Taz, a 3-year old retriever, is trained as a special service dog. His job is to monitor the condition of his owner, first-grader Lily Secrest, who suffers from seizures. As her body chemistry starts to change with an oncoming seizure, Taz will pick up on it and alert Lily's teachers that there is a potential problem.
If you happen to go into Green Primary School and see a dog walking around, don't panic. Green hasn't changed its enrollment policy nor has the school "gone to the dogs."
That dog is Taz, a 3-year old retriever trained as a special service dog. His job is to monitor the condition of his owner, first-grader Lily Secrest, who suffers from seizures. As her body chemistry starts to change with an oncoming seizure, Taz will pick up on it and alert Lily's teachers that there is a potential problem.
Taz is new to the school.
Taz and the members of Lily's family underwent 10 days of training through "4 Paws For Ability." During the 10-day period the family learned how to give certain commands and how to control their dogs. There was also practice in the local mall with Taz on a leash.
"The training was kind of intense," said Hollie Secrest, Lily's mother.
When a seizure does occur or appears as though it will occur, Taz alerts Lily's parents.
"Taz-y tells my mommy and daddy when I am having a seizure," Lily said. "He barks like this, "Ruff, ruff,' so that they know something is wrong."
Having Taz by Lily's side is especially important.
"Lily's seizures always occur at night when she is sleeping so we got Taz to help protect her. The seizures will happen within one and a half hours of her falling asleep. When they occur, she requires immediate medical attention. The paramedics in Green know us very well and they have always been great with Lily. Taz even gets to ride in the back of the ambulance with Lily while I have to ride up front."
When Taz is "working," he is all business.
At school, children were all read a story by the librarian, Kathy Lieb, about service dogs so they would know how to behave around him. They know that when he is wearing his vest or nose harness he is not to be bothered. And Taz is very good at ignoring all the commotion that is associated with elementary school children.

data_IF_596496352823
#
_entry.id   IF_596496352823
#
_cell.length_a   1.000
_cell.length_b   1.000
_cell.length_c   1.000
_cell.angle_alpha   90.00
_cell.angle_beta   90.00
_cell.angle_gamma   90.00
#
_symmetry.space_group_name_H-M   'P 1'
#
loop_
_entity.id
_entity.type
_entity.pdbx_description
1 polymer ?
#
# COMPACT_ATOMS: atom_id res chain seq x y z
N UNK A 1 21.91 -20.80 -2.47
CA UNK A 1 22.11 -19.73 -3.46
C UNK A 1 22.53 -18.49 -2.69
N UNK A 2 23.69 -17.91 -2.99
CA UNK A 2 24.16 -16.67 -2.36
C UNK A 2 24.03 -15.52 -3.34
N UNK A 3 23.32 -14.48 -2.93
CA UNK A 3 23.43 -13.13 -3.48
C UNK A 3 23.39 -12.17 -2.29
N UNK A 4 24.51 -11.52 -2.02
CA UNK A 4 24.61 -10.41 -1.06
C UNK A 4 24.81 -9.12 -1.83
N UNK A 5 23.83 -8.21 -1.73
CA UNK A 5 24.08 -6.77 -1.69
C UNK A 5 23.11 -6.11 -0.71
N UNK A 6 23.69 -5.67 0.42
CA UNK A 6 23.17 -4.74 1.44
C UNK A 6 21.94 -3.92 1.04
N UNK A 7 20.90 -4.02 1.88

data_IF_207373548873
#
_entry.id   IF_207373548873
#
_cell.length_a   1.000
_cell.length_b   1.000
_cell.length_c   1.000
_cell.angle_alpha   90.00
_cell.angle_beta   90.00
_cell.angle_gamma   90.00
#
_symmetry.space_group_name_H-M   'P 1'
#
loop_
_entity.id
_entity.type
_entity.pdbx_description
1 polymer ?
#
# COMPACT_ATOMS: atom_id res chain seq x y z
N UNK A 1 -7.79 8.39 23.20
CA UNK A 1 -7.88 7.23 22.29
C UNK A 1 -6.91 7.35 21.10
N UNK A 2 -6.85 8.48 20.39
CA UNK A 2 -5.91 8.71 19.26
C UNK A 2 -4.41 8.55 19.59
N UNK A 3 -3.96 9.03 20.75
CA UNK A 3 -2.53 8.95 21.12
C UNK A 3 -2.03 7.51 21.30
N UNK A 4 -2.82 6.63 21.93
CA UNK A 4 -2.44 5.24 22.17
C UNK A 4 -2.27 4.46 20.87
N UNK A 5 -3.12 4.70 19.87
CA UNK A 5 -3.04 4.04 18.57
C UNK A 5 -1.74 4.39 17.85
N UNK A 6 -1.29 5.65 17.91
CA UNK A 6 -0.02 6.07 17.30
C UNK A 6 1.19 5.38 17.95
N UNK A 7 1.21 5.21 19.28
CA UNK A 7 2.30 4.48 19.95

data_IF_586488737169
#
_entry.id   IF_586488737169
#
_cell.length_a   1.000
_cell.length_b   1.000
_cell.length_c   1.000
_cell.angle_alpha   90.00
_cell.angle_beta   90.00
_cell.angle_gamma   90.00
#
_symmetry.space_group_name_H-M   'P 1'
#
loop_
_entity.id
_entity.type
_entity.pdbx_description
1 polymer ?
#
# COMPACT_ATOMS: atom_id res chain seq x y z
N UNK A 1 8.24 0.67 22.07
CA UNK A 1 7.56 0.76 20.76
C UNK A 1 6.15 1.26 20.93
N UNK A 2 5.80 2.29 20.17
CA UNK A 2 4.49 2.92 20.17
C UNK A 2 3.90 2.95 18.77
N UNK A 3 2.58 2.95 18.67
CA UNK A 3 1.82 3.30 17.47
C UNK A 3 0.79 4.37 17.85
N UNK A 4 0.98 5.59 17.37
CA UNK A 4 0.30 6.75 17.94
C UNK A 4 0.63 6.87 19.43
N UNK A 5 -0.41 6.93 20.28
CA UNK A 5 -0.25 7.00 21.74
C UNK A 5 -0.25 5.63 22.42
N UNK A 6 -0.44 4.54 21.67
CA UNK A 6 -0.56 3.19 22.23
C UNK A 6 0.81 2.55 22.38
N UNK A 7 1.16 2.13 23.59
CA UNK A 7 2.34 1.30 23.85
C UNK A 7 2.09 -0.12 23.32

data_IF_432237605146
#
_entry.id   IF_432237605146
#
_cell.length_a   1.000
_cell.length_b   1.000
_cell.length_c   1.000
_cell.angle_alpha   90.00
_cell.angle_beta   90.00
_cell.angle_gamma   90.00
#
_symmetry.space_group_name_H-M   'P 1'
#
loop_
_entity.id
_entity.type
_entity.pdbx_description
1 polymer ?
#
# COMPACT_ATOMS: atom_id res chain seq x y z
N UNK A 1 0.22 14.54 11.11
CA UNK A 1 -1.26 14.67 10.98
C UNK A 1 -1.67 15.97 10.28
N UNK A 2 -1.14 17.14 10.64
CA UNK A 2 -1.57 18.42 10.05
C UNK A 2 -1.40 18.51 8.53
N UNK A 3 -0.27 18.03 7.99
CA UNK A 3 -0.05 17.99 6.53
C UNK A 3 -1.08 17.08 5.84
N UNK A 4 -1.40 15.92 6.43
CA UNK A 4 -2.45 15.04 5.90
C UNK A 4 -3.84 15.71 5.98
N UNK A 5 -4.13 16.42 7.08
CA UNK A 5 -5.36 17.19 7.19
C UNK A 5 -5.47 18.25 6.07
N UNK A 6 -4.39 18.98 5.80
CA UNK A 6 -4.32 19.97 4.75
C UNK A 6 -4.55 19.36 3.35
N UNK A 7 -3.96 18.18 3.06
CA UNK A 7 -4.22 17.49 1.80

He rides to school on the bus with Lily and teacher Lisa Bowser takes Taz and Lily into the building. Taz stays with Lily all day with the exception of gym, recess, lunch, and assemblies.
"During those times the noise is too much for him," said Bowser, "so he comes back to my class to sleep."
The students are now so used to seeing Taz that he has almost become a fixture in the classroom that they ignore. He has a specific place where he lays that is close to Lily.
"Taz just likes to sleep in my class," said Marisa Rainier, Lily's first-grade teacher. "At first, the kids were all excited, but now they just accept him being there. If it gets a little noisy he will come up and crawl under my desk. It makes him feel safe from the noise."
While Taz's primary responsibility is Lily, he also has helped others in the building. One teacher was walking him and slipped and broke an ankle. Taz stood beside her so that she could use him to stand up. He has also helped other children who have had some sort of medical problem by alerting a teacher.
Of course, his whole existence revolves around Lily, who loves him. The outgoing little girl is not lost for words when she talks about "her" dog.
"All my friends really like Taz," Lily said. "He likes to ride on the bus with me. All my friends know that when he is working they cannot pet him. At home Taz plays with our other dog, Issis. Issis is a regular dog."
While service dogs like Taz are new in Green schools, dogs have for many years helped people with health conditions or physical problems. Dogs for the blind are probably the most recognized type but with their sense of smell, detecting other types of potentially serious medical problems is a new field that they are helping in.
As a result, more businesses and organizations are familiarizing with the need for service dogs.
"Taz normally goes everywhere with us," Hollie said. "Occasionally, someone tries to tell me that dogs are not allowed but when I explain what Taz does that normally takes care of any problems. And by law service dogs have to be allowed to accompany the individual they work with. If we have to fly Taz would be in the cabin at Lily's feet. At amusement parks like Cedar Point he can even go on certain rides. But I always weigh how hard it will be on him. We need to be aware of his welfare also."
Taz even has his own Facebook Page under "Taz Secrest". Lily has her own blog: "Fight For Lily's Future," Lily Fight.blogspot.com.